Then again, what the jury is going to see here is insubordination. As a police officer you don’t want that, but it may be part of the job. If the DA isn’t prosecuting J-Walking then the officer should probably say, “good-bye, have a nice day” and then write a letter to the newspaper explaining why the DA should start prosecuting minor offenses.
    We have a don’t touch rule in our schools and nearly everywhere else. The video doesn’t actually catch the very beginning. The officer may have made a mistake by touching her. I personally think the don’t touch rule is crazy, but as an officer you have to know that lots of people are trained by their parents to pretend to be victims even when they are wrong or the aggressor.

  2. Seattle City Attorney Pete Holmes said today,

    After reviewing the evidence in consultation with lawyers in my office and the King County Prosecutor, I have decided to charge Marilyn Levias with Obstructing a Public Officer, a gross misdemeanor under the Seattle Municipal Code. Levias’ conduct in the video reflects a dangerous refusal to observe the cardinal rule that civilians simply must comply with instructions from police officers…

    That said, our police department is capable of far better than we have witnessed in recent months. Besides educating the public, the OPA Review Board and at least two OPA Auditors have also consistently stressed the need for de-escalation training for officers, including the observation by Judge Michael Spearman that “The use of force in a [jaywalking] situation as a best practice is questionable.” This dangerous intersection near Franklin High School is a known public safety problem, and despite that knowledge, SPD leadership essentially “planned to fail because it failed to plan.” I trust that we will not see this ongoing problem addressed in the same shortsighted manner that occurred on Monday.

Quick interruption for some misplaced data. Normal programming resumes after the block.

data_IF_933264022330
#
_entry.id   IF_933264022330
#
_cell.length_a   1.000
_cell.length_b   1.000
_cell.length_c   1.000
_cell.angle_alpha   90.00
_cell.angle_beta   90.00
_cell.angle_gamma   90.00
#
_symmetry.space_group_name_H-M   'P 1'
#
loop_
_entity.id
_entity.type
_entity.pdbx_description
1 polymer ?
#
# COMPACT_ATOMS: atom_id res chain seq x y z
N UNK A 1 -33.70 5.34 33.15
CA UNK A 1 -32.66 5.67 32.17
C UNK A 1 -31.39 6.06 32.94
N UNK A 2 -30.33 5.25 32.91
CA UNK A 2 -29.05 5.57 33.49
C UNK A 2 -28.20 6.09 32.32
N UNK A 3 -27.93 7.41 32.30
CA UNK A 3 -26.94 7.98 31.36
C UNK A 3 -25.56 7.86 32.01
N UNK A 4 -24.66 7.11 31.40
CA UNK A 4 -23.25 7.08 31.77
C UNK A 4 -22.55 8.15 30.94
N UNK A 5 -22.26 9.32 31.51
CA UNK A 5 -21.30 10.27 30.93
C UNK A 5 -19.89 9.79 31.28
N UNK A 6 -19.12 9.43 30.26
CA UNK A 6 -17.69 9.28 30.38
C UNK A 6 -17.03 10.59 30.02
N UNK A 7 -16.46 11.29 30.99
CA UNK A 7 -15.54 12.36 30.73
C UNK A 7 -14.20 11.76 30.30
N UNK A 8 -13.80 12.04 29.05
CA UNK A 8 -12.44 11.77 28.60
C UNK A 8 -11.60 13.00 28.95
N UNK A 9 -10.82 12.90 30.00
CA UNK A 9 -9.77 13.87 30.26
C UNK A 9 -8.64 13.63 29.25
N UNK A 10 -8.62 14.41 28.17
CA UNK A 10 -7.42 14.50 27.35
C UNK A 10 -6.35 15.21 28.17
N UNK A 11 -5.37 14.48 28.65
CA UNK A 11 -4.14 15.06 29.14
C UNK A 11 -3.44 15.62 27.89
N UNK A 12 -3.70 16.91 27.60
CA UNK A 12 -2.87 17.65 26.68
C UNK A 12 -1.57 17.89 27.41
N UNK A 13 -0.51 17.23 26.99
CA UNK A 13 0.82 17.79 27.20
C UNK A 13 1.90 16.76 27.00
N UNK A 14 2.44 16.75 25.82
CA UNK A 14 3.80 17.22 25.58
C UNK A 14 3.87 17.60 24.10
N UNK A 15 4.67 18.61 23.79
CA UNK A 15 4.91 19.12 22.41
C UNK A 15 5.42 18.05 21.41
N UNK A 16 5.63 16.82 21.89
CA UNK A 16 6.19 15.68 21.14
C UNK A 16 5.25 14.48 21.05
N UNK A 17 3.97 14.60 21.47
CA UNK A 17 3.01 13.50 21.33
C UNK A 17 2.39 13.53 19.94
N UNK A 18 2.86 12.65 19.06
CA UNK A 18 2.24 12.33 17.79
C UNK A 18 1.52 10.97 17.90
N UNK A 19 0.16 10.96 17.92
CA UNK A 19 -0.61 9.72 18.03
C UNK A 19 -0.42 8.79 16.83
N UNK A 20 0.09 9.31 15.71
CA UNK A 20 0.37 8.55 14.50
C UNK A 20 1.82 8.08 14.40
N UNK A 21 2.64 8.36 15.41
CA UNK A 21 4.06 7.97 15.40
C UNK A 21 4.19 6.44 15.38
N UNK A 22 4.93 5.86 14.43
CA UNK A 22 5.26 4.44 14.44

Seattle Police Officers Guild President Rich O’Neill replied,

    Mr. Holmes quotes Judge Spearman as saying, “The Use of Force in a jaywalking situation as a best practice is questionable.” Force was not used in a jay-walking incident! Force was used because the individuals involved assaulted a uniformed police officer. Officers are trained to enforce the law and not to “de-escalate” (walk away) simply because a violator objects to being stopped. That would simply lead to lawlessness.

  3. As you can see from the Youtube comments and on D.R., society’s expectations are not uniform.

  4. I believe the officer did everything he needed to do in order to maintain control as well as the upper hand. If a pop in the nose is the worst she got, she’s lucky. Once you take the gloves off and physically assault someone, especially a trained officer, you should expect nothing less in return…man or woman. Crossing that line changes all the rules.

    I applaud Officer Walsh for doing what he needed to do to protect himself and the others around him. He was outnumbered at least 2-to-1. From the video, there was another male in the altercation but, thankfully, he was trying to restrain one of the women to keep things from getting worse. At least he had a brain in his head. Kudos to him as well.